Teacher's Pet is a light horror novel that follows along on the trail of young adult horror created by R.L. Stine. For kids who wanted to experience horror but not on a scale of say King, they could pick up the Point novels and get a pretty decent experience. The covers on a lot of them were insane, and it's easy to see why so many adults pick these up to revisit them as adults. Are they perfect? Of course not, but that's not the point. They were often times predictable and cheesy and that's wh Teacher's Pet is a light horror novel that follows along on the trail of young adult horror created by R.L. Stine. For kids who wanted to experience horror but not on a scale of say King, they could pick up the Point novels and get a pretty decent experience. The covers on a lot of them were insane, and it's easy to see why so many adults pick these up to revisit them as adults. Are they perfect? Of course not, but that's not the point. They were often times predictable and cheesy and that's why I loved them. Teacher's Pet is a decent novel that reads more like a thriller/mystery than a straight up horror novel. The plot is simple but adds enough twists and turns to keep your eyeballs glued to the page. Cusik is a writer who doesn't waste a lot of time with character developments due to the number of pages, but what she delivers is a swift moving plot that does make you groan a little at times but there's enough suspense here to make up for it. While most authors in this genre just follow Stine's example, Cusick attempts to breath new life into the genre by adding a bit of PG rated gore. For what the book is and the audience it's written for, it's got enough suspense to keep most readers happy. You can't help but feel for Kate even though at times it doesn't make sense. Why is she targeted, an who is the person responsible? She gives us enough characters and even a bit of a hint as to who it could be but when the big reveal arrives it's just shocking enough to make you feel like an idiot for not figuring it sooner.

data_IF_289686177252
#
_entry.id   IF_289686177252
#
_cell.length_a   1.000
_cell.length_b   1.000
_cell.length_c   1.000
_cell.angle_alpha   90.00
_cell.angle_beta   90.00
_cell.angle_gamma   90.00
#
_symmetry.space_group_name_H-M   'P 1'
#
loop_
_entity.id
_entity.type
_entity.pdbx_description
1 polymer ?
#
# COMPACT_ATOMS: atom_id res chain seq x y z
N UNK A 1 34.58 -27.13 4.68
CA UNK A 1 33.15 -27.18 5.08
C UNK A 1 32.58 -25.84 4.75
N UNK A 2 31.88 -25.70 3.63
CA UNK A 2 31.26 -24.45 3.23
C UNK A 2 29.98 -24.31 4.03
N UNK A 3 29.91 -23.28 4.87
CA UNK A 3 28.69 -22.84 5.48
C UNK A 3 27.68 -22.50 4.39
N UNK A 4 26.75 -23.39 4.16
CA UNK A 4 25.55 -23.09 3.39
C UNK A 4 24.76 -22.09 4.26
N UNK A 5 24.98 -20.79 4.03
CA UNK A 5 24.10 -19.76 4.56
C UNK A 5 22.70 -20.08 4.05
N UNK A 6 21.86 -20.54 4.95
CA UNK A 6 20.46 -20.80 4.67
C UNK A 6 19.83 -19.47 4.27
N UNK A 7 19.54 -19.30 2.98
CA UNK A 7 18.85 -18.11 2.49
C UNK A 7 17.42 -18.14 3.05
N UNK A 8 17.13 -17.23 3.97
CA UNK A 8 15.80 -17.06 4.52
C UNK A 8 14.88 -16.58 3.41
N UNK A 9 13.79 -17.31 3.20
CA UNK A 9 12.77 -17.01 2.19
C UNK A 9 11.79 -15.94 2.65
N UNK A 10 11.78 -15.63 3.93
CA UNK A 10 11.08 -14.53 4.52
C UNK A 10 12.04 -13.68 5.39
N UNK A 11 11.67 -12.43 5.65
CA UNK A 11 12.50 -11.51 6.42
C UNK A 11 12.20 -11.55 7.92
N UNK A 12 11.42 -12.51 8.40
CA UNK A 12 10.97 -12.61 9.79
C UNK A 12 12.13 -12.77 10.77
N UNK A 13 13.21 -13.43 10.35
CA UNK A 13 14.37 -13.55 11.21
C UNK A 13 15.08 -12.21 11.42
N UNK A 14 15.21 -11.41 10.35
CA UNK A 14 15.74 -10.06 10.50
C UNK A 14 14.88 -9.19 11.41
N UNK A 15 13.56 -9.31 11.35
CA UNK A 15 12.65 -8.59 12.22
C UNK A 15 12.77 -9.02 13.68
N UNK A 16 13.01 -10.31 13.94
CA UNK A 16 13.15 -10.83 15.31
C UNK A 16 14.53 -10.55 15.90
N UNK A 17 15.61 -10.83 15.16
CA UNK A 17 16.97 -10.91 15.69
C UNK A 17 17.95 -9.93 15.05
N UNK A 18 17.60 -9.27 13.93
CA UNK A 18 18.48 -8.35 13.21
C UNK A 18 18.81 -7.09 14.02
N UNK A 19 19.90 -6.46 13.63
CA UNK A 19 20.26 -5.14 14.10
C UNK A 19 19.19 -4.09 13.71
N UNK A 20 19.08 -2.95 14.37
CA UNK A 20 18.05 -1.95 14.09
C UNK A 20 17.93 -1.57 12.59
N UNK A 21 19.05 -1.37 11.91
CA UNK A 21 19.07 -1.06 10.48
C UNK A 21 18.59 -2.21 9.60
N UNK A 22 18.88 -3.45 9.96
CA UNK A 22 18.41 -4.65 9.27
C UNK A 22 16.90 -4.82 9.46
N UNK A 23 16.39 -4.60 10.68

9. 5 out of 5

    Nikki